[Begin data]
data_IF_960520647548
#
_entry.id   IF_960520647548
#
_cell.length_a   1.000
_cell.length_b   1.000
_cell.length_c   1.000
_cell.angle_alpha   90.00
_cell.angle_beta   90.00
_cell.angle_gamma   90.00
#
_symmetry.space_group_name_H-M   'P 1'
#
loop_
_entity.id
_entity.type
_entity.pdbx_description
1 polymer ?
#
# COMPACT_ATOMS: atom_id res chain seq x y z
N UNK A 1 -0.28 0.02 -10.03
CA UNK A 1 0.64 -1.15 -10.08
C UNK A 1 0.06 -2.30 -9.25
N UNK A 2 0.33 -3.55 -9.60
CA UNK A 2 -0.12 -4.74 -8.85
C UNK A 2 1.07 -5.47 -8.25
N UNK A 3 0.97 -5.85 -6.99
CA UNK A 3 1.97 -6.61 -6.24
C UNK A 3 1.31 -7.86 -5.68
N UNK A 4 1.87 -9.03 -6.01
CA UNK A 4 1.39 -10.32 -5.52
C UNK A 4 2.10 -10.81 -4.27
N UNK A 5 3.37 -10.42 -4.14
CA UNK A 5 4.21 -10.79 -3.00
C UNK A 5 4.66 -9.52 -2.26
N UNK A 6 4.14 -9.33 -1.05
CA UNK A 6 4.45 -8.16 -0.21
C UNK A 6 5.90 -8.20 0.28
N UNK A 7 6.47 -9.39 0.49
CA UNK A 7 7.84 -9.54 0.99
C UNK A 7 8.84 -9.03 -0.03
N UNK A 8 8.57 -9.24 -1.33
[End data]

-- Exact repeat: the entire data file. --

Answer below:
data_IF_960520647548
#
_entry.id   IF_960520647548
#
_cell.length_a   1.000
_cell.length_b   1.000
_cell.length_c   1.000
_cell.angle_alpha   90.00
_cell.angle_beta   90.00
_cell.angle_gamma   90.00
#
_symmetry.space_group_name_H-M   'P 1'
#
loop_
_entity.id
_entity.type
_entity.pdbx_description
1 polymer ?
#
# COMPACT_ATOMS: atom_id res chain seq x y z
N UNK A 1 -0.28 0.02 -10.03
CA UNK A 1 0.64 -1.15 -10.08
C UNK A 1 0.06 -2.30 -9.25
N UNK A 2 0.33 -3.55 -9.60
CA UNK A 2 -0.12 -4.74 -8.85
C UNK A 2 1.07 -5.47 -8.25
N UNK A 3 0.97 -5.85 -6.99
CA UNK A 3 1.97 -6.61 -6.24
C UNK A 3 1.31 -7.86 -5.68
N UNK A 4 1.87 -9.03 -6.01
CA UNK A 4 1.39 -10.32 -5.52
C UNK A 4 2.10 -10.81 -4.27
N UNK A 5 3.37 -10.42 -4.14
CA UNK A 5 4.21 -10.79 -3.00
C UNK A 5 4.66 -9.52 -2.26
N UNK A 6 4.14 -9.33 -1.05
CA UNK A 6 4.45 -8.16 -0.21
C UNK A 6 5.90 -8.20 0.28
N UNK A 7 6.47 -9.39 0.49
CA UNK A 7 7.84 -9.54 0.99
C UNK A 7 8.84 -9.03 -0.03
N UNK A 8 8.57 -9.24 -1.33